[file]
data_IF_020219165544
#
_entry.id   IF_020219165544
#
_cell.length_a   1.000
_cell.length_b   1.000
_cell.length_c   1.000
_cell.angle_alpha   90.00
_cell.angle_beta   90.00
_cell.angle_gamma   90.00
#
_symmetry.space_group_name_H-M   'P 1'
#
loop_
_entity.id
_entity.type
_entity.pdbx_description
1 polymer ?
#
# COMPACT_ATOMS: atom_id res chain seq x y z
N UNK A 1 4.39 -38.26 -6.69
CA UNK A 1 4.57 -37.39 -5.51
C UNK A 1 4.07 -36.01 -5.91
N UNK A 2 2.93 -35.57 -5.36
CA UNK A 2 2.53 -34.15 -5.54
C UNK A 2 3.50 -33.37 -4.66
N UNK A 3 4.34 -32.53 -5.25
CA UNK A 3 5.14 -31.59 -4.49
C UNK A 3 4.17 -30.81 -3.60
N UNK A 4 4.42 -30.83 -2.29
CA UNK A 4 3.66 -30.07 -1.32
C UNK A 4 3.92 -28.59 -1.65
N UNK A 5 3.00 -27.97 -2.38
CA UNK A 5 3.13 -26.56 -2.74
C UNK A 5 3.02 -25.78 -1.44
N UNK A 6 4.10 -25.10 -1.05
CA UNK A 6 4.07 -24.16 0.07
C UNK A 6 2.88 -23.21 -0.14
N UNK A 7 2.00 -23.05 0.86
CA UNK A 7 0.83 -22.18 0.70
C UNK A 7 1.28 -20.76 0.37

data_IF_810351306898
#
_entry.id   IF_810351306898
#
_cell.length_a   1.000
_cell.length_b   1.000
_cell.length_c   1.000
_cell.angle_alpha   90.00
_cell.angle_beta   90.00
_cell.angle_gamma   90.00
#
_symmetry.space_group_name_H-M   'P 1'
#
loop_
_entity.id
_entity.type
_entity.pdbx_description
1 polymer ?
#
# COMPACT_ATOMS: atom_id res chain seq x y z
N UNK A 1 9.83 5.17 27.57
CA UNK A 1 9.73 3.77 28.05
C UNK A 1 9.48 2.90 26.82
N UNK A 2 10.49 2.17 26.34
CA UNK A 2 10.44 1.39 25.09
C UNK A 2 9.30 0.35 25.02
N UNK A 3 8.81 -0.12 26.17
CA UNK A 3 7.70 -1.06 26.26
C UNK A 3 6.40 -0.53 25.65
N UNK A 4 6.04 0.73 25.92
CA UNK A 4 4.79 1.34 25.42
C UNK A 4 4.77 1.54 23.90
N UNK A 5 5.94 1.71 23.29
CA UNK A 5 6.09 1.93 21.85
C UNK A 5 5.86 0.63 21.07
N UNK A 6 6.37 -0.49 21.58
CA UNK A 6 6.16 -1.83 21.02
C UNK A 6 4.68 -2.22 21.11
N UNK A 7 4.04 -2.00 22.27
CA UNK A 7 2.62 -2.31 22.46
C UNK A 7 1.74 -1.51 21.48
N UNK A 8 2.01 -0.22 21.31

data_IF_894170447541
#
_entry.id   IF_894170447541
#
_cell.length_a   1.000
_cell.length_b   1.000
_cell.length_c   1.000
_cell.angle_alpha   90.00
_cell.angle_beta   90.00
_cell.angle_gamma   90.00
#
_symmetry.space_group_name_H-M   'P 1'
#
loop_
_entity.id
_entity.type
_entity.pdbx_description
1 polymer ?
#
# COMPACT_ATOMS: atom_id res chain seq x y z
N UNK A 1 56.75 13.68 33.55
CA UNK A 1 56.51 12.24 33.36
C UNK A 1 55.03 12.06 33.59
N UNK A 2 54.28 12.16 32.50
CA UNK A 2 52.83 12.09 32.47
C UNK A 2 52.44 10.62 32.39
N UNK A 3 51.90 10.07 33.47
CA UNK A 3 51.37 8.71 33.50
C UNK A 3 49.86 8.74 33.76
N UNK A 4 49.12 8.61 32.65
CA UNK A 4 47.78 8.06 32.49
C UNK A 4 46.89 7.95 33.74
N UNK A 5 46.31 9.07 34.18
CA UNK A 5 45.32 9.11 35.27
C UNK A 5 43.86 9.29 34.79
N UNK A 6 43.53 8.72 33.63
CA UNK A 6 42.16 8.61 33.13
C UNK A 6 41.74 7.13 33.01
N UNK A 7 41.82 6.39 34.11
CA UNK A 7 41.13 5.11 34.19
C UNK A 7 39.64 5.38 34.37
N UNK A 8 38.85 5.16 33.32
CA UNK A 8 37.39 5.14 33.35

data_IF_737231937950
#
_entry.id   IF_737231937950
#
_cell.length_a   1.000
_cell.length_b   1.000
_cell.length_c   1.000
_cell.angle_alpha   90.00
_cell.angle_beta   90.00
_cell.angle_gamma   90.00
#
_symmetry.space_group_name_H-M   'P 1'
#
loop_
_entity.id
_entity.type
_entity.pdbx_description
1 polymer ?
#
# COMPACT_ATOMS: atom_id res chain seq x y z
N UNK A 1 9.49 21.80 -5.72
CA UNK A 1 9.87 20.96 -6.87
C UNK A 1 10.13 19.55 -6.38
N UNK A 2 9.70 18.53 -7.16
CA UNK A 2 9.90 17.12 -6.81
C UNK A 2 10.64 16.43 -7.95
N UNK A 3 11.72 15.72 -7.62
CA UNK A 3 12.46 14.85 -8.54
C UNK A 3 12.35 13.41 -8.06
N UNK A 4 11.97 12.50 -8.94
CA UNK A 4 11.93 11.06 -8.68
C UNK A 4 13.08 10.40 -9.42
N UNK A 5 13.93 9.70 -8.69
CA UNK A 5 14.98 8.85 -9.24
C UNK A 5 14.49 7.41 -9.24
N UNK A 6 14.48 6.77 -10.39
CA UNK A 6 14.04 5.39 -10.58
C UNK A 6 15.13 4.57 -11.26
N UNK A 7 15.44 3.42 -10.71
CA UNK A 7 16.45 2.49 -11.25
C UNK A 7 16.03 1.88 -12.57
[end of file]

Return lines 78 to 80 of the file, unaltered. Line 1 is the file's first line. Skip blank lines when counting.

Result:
CA UNK A 6 6.16 -1.83 21.02
C UNK A 6 4.68 -2.22 21.11
N UNK A 7 4.04 -2.00 22.27